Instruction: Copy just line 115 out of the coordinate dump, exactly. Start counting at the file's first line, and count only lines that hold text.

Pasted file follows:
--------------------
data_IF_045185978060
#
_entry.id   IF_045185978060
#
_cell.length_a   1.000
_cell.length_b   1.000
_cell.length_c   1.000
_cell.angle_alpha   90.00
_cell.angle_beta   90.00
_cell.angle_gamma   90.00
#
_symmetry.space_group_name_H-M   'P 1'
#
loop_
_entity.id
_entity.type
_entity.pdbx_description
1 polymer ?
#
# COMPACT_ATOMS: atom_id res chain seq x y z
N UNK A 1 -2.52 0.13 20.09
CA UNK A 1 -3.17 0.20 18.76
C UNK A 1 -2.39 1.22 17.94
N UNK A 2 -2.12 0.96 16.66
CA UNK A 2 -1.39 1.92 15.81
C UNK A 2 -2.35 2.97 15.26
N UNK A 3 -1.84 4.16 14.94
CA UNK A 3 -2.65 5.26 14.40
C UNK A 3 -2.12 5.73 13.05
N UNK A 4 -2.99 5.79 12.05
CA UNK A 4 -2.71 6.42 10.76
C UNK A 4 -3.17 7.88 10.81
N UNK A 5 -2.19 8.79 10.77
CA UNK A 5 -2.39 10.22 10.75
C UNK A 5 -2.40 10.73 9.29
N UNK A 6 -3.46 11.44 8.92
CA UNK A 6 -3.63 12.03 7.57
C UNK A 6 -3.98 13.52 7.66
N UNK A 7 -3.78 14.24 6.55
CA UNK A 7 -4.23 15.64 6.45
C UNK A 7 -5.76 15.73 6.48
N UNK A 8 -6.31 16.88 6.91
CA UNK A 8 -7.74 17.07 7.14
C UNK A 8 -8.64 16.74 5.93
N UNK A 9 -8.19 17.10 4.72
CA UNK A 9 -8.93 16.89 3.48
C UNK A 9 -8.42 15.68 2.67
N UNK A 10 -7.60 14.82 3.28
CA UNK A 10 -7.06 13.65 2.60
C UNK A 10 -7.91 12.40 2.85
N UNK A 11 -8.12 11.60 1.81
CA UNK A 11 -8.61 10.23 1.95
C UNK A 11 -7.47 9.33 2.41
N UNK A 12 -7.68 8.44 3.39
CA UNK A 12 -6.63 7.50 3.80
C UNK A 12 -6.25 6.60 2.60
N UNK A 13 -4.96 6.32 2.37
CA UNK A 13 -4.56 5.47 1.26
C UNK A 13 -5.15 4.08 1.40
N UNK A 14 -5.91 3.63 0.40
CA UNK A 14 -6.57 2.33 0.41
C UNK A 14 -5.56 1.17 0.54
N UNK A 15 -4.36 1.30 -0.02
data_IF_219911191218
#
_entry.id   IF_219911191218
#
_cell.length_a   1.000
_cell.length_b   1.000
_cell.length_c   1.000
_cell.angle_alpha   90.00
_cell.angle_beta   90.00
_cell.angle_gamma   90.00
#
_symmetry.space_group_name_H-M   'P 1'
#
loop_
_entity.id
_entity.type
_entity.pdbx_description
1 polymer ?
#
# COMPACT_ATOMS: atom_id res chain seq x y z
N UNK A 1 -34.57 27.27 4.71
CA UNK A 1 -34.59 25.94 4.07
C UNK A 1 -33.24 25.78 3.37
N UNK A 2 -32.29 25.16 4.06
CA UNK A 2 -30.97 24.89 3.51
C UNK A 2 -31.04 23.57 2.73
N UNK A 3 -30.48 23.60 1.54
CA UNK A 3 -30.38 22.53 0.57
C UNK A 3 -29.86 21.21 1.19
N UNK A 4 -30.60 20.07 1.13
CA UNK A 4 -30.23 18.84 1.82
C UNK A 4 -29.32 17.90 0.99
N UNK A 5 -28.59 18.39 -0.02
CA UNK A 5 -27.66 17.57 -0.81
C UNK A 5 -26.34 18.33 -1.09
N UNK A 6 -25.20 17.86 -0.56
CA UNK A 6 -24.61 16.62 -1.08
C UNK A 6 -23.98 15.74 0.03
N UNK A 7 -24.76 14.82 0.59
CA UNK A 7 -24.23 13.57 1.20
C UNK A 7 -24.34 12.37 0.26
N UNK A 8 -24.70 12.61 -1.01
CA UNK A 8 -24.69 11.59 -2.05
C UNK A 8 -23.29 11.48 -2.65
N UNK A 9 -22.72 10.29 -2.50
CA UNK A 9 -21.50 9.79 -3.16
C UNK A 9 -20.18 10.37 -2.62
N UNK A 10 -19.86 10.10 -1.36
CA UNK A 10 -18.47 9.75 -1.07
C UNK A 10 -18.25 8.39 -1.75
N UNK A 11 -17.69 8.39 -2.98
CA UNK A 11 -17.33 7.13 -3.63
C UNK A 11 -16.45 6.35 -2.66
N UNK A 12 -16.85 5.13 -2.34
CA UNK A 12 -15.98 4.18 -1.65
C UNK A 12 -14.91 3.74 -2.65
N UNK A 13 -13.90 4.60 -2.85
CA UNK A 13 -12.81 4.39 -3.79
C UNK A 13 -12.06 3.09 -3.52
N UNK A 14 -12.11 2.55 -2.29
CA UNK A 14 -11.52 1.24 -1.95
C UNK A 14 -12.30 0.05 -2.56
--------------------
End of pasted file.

CA UNK A 11 -17.33 7.13 -3.63